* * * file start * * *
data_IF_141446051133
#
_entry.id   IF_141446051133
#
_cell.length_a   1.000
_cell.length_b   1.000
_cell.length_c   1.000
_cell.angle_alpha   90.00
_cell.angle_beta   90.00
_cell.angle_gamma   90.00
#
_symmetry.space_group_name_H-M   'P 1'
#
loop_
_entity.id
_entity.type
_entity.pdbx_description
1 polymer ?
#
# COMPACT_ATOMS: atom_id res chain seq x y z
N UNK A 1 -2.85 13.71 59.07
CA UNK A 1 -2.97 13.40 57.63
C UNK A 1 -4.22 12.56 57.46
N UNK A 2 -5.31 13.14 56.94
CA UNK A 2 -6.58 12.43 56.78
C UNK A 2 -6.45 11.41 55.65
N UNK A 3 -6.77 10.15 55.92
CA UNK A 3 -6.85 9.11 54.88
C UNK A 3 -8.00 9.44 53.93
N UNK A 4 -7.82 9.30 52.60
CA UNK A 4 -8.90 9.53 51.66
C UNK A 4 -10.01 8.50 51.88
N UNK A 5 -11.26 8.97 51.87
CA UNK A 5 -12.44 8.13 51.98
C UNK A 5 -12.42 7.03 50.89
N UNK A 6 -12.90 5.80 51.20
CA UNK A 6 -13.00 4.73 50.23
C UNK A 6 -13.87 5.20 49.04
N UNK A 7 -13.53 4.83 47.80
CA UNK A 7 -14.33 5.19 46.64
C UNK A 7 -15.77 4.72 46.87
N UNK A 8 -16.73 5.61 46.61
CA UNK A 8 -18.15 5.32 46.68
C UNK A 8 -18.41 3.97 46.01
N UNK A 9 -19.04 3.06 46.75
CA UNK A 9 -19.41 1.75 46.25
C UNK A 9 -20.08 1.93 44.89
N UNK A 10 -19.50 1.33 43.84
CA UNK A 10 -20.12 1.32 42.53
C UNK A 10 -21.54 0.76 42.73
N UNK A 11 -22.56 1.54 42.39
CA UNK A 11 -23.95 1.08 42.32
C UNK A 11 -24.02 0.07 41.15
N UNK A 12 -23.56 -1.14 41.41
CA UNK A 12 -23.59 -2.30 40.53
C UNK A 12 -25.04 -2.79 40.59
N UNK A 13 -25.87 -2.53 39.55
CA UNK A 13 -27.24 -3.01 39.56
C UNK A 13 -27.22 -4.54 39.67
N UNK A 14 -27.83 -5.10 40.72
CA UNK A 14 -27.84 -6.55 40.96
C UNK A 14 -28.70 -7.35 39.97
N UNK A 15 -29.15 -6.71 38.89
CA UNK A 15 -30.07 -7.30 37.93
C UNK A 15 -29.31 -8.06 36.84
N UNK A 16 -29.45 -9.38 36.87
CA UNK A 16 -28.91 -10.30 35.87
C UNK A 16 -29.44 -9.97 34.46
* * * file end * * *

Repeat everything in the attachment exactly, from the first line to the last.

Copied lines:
data_IF_141446051133
#
_entry.id   IF_141446051133
#
_cell.length_a   1.000
_cell.length_b   1.000
_cell.length_c   1.000
_cell.angle_alpha   90.00
_cell.angle_beta   90.00
_cell.angle_gamma   90.00
#
_symmetry.space_group_name_H-M   'P 1'
#
loop_
_entity.id
_entity.type
_entity.pdbx_description
1 polymer ?
#
# COMPACT_ATOMS: atom_id res chain seq x y z
N UNK A 1 -2.85 13.71 59.07
CA UNK A 1 -2.97 13.40 57.63
C UNK A 1 -4.22 12.56 57.46
N UNK A 2 -5.31 13.14 56.94
CA UNK A 2 -6.58 12.43 56.78
C UNK A 2 -6.45 11.41 55.65
N UNK A 3 -6.77 10.15 55.92
CA UNK A 3 -6.85 9.11 54.88
C UNK A 3 -8.00 9.44 53.93
N UNK A 4 -7.82 9.30 52.60
CA UNK A 4 -8.90 9.53 51.66
C UNK A 4 -10.01 8.50 51.88
N UNK A 5 -11.26 8.97 51.87
CA UNK A 5 -12.44 8.13 51.98
C UNK A 5 -12.42 7.03 50.89
N UNK A 6 -12.90 5.80 51.20
CA UNK A 6 -13.00 4.73 50.23
C UNK A 6 -13.87 5.20 49.04
N UNK A 7 -13.53 4.83 47.80
CA UNK A 7 -14.33 5.19 46.64
C UNK A 7 -15.77 4.72 46.87
N UNK A 8 -16.73 5.61 46.61
CA UNK A 8 -18.15 5.32 46.68
C UNK A 8 -18.41 3.97 46.01
N UNK A 9 -19.04 3.06 46.75
CA UNK A 9 -19.41 1.75 46.25
C UNK A 9 -20.08 1.93 44.89
N UNK A 10 -19.50 1.33 43.84
CA UNK A 10 -20.12 1.32 42.53
C UNK A 10 -21.54 0.76 42.73
N UNK A 11 -22.56 1.54 42.39
CA UNK A 11 -23.95 1.08 42.32
C UNK A 11 -24.02 0.07 41.15
N UNK A 12 -23.56 -1.14 41.41
CA UNK A 12 -23.59 -2.30 40.53
C UNK A 12 -25.04 -2.79 40.59
N UNK A 13 -25.87 -2.53 39.55
CA UNK A 13 -27.24 -3.01 39.56
C UNK A 13 -27.22 -4.54 39.67
N UNK A 14 -27.83 -5.10 40.72
CA UNK A 14 -27.84 -6.55 40.96
C UNK A 14 -28.70 -7.35 39.97
N UNK A 15 -29.15 -6.71 38.89
CA UNK A 15 -30.07 -7.30 37.93
C UNK A 15 -29.31 -8.06 36.84
N UNK A 16 -29.45 -9.38 36.87
CA UNK A 16 -28.91 -10.30 35.87
C UNK A 16 -29.44 -9.97 34.46